Some might cite comparison to others as the main source of fuel to this fire, and although I believe comparison plays a role in our rabid search for the perfect photo, I believe that the issue also stems from wanting to prove something to ourselves. For each person, the thing he or she is trying to prove may be different; beauty, prestige, popularity and prosperity are just a few of the possibilities.

But though the manifestations might vary, at the core of the desire to see perfection in the photo is pride.

A pride that does not acknowledge the honor of being made in the image of God, but decides that his hands were not deft enough.

A pride that is grossly self-conscious, whose eyes are permanently lodged inward.

A pride that ignores the cross, thinking that it can conquer imperfection through self-improvement and self-realization.

As a culture, we have fallen for the lie that we are our pictures. We are too civilized to bow down to golden calves, yet we pay homage to the shrines of our own graven images daily.

Photography in itself is good. It is a beautiful thing to be able to evoke memories of special people and places with a simple click of the mouse. But as we can do to any good thing, we can distort this gift into something that energizes pride, vanity, and inward focus. Fighting this idolatry isn’t as simple as trashing our iPhones; it is at the core a heart issue. We are all sinful, and there is no quick fix for our pride, but perhaps we can start by realizing that the statement “I am my picture” is a lie. We are not our pictures; we are individuals created in the image of God, whose souls cannot be captured by a hastily snapped photos. And tearing our eyes off our own images and onto him is the only way to escape our little 4” by 6” prison cells.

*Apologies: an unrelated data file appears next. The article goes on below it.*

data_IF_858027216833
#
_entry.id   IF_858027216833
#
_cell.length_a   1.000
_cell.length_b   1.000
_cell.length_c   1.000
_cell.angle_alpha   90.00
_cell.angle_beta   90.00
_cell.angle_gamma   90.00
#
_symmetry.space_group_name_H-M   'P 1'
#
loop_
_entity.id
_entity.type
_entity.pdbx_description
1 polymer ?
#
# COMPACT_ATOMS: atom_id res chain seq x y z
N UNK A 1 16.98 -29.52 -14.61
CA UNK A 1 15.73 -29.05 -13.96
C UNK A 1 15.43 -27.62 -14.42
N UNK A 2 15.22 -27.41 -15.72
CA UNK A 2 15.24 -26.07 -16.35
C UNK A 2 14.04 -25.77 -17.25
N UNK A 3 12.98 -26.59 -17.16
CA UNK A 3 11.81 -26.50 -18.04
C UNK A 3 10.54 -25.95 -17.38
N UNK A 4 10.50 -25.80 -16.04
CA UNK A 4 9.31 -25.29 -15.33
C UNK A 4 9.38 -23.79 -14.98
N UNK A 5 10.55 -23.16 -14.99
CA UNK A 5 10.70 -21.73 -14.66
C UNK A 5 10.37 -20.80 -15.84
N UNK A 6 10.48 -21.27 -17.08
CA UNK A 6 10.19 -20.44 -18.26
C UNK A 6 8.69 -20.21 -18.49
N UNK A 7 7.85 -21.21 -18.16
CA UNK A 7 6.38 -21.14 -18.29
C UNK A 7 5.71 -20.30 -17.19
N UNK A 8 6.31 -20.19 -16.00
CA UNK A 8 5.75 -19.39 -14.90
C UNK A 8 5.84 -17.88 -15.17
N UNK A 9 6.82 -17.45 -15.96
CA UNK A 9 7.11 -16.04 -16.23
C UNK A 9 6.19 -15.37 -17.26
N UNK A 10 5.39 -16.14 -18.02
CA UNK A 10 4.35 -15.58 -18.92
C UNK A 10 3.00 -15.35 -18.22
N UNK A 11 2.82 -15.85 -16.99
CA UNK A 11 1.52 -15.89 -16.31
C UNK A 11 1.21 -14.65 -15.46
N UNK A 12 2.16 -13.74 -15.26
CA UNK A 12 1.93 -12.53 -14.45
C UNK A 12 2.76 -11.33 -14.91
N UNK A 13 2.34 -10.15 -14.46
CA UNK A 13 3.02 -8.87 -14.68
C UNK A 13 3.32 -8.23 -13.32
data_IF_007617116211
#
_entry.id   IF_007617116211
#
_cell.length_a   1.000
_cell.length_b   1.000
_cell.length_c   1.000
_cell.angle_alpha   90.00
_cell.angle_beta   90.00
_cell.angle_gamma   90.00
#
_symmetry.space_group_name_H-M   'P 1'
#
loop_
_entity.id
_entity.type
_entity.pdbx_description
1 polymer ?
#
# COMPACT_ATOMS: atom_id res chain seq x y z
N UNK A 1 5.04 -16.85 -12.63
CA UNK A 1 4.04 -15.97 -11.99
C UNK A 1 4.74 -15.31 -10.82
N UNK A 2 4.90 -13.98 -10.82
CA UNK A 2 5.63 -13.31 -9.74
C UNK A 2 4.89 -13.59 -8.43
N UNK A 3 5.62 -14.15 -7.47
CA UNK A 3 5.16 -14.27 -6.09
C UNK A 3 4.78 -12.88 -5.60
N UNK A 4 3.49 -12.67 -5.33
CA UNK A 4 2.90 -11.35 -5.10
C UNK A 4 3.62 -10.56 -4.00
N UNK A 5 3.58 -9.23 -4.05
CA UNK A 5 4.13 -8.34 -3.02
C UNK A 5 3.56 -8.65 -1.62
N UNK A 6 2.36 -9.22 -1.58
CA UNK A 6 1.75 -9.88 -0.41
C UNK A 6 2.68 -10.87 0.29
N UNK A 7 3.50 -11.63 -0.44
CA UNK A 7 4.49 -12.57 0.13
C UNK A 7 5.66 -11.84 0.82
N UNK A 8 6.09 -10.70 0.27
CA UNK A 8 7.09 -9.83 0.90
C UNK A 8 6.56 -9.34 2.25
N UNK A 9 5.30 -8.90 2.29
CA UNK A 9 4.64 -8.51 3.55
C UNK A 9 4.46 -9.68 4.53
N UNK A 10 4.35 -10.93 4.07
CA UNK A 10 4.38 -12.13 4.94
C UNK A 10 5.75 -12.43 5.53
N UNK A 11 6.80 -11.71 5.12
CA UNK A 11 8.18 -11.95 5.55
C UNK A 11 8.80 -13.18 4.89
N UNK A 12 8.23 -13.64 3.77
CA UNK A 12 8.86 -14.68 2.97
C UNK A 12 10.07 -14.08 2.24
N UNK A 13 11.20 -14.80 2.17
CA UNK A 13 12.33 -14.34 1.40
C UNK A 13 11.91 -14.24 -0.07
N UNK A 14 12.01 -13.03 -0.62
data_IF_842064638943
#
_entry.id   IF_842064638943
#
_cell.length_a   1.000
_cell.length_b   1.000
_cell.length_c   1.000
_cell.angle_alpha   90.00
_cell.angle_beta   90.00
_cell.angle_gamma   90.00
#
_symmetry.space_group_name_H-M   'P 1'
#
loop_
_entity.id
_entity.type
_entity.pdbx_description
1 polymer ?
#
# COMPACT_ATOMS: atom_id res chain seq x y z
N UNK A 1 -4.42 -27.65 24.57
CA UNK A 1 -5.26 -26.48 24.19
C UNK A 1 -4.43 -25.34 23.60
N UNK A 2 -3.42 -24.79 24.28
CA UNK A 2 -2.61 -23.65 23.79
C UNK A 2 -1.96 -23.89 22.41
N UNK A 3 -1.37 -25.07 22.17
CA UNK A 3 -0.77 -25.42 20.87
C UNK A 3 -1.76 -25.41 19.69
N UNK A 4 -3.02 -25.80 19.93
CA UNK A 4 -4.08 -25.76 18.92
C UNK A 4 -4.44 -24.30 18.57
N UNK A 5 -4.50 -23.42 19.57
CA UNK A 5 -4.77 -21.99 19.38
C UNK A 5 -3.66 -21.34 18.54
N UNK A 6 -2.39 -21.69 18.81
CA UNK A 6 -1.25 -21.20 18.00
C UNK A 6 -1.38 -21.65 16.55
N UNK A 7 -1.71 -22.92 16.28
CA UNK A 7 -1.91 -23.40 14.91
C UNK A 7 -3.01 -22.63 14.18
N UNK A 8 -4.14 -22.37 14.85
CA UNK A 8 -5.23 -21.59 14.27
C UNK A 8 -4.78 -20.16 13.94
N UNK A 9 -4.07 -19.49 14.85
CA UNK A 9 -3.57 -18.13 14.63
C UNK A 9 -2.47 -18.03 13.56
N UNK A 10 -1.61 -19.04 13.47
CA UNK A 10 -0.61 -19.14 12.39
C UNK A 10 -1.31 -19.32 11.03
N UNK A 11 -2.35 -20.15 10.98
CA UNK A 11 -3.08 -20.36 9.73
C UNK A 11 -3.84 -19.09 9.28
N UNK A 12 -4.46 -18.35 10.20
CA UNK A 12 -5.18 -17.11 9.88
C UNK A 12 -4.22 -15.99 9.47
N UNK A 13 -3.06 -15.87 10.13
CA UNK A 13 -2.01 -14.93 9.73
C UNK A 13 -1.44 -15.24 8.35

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War and Peace, What’s it Good For?

Disclaimer: I’m going to get a little Andy Rooney on you (but I feel entitled after all the time I’ve put into reading this book). I am definitely not a qualified literary critic, so just take my words for what they are, a rant of a girl who doesn’t feel she’s gotten a good return on her investment.

A few nights ago, my family shared a hotel room on our way to Prince Edward Island, and my brother was concerned he wouldn’t be able to sleep.

“Mom, do you have any sleeping medicine?” he asked.

I looked over at him, lifted up my two-hundred pound tome and said, “You can have my copy of War and Peace.”

“Why are you reading that book? Seriously?” I have fielded this question many times in the last three weeks, and the answer, “because I want to read all of Tolstoy’s great works” now convinces myself even less than it convinces my friends and family.